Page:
A total of 55 patients were included: 39 men (71%; mean age 52±12 years) with a structurally normal heart and paroxysmal AF. The RPPA was identified in 10 cases (20%) (observer 1, 14 cases; observer 2, 10 cases; concordance, κ=0.57). The complete artery could only be identified in 1 case (Figure 1, Figure 2) and only segments were identified in the remaining cases (mean size, 25mm [7-68mm]) (Figure 3); however, their relationship to the RSPV ostium (mean distance,18.9mm [3-26mm]) was identified in all cases. Three cases of right phrenic nerve palsy occurred during the procedure; in 2 of these it was possible to visualize the RPPA and measure its distance to the RSPV ostium (3mm and 13mm, respectively). The patients in whom the RPPA could be visualized tended to have a greater body mass index (BMI) (29.29±3.35 in those with visible arteries and 27.53±2.57 in those with non-visible arteries; P=.06).

Figure 1. Coronal reconstruction using maximum intensity projection showing the course of the right pericardiacophrenic artery through the pericardial fat.

Figure 2. Three-dimensional reconstruction of left atrial volume and pulmonary veins, visualizing the right pericardiacophrenic artery (right posterior oblique view).

Figure 3. Three-dimensional reconstruction of left atrial volume and pulmonary veins, visualizing a fragment of the right pericardiacophrenic artery.


The most serious complication of PV ablation is probably total or partial diaphragmatic paralysis due to phrenic nerve injury. This is more common during a cryoballoon isolation procedure (4%-10%)5, 6 than during radiofrequency ablation (0.10%-0.48%).7 Although it is usually reversible (80% per year),7, 8 very symptomatic patients have been described.9 The RPN runs close to the RSPV and the superior vein cava.10 Their ablation carries a high risk of injuring the RPN,8 although this has also been described during ablation of the right inferior PV.2 The conventional approach to prevent injury to the RPN is to pace it from the superior vein cava when delivering energy to the right PV and discontinue delivery early after detecting a decrease in or absence of diaphragmatic contraction.2, 6 A technique using MDCT angiography for identifying patients at high risk of phrenic nerve palsy has recently been described.4 The pericardiacophrenic artery and vein and the phrenic nerve run in parallel in a common neurovascular bundle that serves to locate all the structures by identifying any of them. Although the nerve has the same radiological density as the adjacent structures, by using MDCT and contrast enhancement of the RPPA, Matsumoto et al.11 observed this artery in 47% of patients. Horton et al.4 used this technique to identify the neurovascular bundle that contains the RPN and to measure its distance to the RSPV ostium, and they observed that when this was closer there was a significantly greater risk of phrenic palsy. Thus, this technique could be used to identify patients whose anatomy is more vulnerable to this type of complication during cryoablation procedures. Horton et al.4 identified the RPPA by applying the conventional protocols used to study the coronary arteries. We used the same protocols in our series, and although we were able to identify the course of the RPPA in a small percentage of patients, the complete artery could only be identified in 1 case. Thus, sensitivity was lower than that reported by Matsumoto et al.11 (47%) and much lower than the 100% reported by Horton et al.4 in their series. There is no obvious explanation for these differences, although the fact that the size of the arteries, less than 1 mm, was at the limit of the spatial resolution of the MDCT system could be responsible. Our results indicate that greater BMI could be associated with better visualization, but other authors have not observed this possible association.11 The potential use of nitrogylcerin to increase vessel diameter before image acquisition, which forms part of the protocol in the study of coronary disease, has not been described in the published series.4, 11 In any case, inter-rater agreement in the identification of the RPPA appears to be low, which demonstrates the difficulty in identifying this structure. In conclusion, given the technology and method used in this study, the sensitivity of the technique for the detection of the RPPA is low and is thus of limited use in the prediction of phrenic nerve injury during cryoablation. Thus, MDCT in itself is not justified as the imaging technique of choice in these patients, particularly when the dose of radiation they are exposed to and the option of using magnetic resonance imaging as an alternative are taken into account.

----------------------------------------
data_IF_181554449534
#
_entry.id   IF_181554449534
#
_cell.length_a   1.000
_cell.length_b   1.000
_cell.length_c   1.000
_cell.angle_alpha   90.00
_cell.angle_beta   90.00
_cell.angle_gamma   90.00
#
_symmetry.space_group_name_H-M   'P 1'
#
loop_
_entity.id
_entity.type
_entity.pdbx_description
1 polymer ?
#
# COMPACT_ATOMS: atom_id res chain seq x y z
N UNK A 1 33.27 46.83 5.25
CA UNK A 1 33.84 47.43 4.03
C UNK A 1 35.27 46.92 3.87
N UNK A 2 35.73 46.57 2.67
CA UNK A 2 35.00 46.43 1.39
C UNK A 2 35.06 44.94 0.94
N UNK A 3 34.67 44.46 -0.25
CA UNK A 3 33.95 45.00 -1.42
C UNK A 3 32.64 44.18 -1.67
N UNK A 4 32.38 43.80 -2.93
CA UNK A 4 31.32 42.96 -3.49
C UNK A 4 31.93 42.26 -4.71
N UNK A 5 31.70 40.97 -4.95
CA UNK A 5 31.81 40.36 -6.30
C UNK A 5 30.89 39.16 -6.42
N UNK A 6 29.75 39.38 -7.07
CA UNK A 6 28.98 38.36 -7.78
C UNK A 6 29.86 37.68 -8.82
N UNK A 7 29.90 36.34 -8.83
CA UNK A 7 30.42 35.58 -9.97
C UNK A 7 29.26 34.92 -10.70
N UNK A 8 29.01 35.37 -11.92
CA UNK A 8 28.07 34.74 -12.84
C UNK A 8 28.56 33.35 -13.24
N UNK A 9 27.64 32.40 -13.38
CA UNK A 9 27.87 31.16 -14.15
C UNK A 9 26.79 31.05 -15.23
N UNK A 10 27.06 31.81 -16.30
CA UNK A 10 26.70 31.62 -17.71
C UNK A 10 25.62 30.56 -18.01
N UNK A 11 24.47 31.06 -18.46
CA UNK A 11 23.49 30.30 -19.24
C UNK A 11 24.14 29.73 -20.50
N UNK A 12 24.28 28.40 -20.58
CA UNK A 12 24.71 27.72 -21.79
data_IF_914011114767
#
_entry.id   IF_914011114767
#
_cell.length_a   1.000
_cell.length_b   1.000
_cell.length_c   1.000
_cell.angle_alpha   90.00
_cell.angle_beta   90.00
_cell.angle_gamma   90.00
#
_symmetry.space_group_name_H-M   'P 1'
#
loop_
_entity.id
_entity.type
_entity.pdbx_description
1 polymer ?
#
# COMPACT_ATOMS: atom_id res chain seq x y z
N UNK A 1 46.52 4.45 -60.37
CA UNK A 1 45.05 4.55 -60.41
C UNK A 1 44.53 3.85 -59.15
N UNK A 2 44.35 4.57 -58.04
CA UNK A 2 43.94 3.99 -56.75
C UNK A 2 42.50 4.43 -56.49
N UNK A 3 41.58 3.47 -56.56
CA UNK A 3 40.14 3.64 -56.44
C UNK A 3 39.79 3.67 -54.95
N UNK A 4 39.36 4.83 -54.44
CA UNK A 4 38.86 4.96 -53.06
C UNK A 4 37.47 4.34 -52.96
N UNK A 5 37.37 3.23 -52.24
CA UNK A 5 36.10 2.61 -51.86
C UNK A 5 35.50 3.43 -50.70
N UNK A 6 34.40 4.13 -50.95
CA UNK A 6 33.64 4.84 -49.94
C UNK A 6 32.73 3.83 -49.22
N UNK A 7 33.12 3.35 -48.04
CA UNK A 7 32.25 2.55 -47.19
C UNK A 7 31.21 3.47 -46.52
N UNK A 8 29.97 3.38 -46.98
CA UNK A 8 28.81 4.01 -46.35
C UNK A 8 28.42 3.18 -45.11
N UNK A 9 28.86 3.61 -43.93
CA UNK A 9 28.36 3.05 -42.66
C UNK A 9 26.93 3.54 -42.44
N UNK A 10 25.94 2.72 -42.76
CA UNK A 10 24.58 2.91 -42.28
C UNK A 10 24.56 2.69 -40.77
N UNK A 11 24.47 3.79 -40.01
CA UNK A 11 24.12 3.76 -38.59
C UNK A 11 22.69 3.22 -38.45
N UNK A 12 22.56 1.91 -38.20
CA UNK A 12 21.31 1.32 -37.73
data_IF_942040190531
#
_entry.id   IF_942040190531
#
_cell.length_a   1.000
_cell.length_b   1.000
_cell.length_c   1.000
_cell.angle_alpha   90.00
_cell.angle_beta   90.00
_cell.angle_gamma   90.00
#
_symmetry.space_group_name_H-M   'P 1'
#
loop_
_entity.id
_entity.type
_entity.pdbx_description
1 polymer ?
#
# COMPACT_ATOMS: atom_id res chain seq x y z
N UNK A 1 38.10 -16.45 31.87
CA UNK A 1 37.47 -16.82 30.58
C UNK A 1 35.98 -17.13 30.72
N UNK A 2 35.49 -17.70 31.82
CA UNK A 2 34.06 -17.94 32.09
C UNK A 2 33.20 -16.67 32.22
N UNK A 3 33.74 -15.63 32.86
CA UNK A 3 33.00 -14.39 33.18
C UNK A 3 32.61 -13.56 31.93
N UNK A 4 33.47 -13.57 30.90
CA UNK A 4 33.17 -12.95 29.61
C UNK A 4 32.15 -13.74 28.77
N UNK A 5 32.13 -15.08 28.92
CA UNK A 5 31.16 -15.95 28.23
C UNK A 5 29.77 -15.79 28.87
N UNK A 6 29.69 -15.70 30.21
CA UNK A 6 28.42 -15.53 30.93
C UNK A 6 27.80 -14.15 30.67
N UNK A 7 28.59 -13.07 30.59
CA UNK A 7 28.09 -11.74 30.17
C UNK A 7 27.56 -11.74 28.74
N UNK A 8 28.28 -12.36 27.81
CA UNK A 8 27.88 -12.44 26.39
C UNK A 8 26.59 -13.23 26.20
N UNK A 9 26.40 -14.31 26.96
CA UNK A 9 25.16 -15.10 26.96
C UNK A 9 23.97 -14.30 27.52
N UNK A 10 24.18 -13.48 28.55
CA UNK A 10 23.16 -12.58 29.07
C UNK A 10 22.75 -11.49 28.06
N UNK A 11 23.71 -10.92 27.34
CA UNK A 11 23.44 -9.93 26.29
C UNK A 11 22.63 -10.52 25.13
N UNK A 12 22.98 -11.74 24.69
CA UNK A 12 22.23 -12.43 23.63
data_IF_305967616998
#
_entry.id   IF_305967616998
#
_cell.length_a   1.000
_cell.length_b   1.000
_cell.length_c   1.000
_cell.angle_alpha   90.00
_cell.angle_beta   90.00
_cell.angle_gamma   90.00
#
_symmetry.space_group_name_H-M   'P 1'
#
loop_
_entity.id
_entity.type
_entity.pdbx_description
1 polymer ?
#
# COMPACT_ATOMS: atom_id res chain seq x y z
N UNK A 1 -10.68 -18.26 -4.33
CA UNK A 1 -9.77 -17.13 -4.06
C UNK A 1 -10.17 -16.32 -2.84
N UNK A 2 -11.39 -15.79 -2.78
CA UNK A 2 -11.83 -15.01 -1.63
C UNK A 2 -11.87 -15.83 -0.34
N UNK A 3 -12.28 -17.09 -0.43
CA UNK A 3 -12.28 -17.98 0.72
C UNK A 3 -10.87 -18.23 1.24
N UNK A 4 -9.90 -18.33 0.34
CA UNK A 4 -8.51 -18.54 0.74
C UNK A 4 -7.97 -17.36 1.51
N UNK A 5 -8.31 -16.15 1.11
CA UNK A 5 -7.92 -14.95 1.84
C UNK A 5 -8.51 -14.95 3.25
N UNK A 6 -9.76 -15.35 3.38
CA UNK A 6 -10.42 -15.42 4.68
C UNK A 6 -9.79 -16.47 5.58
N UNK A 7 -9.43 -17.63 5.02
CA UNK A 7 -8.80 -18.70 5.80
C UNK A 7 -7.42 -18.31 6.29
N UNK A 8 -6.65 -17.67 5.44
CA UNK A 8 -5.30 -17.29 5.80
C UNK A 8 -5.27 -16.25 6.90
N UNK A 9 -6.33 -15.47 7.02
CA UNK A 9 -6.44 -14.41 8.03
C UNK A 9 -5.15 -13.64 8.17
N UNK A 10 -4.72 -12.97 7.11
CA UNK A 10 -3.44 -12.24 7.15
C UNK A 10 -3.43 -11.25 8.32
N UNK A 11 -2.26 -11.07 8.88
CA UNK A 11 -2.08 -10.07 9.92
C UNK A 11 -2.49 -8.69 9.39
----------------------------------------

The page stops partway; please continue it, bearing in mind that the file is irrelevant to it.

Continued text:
None declared.

Received 21 November 2010
Accepted 10 February 2011

Corresponding author: Ctra. Madrid-Cartagena s/n, 30120 El Palmar, Murcia, Spain.

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Revista Española de Cardiología (English Edition)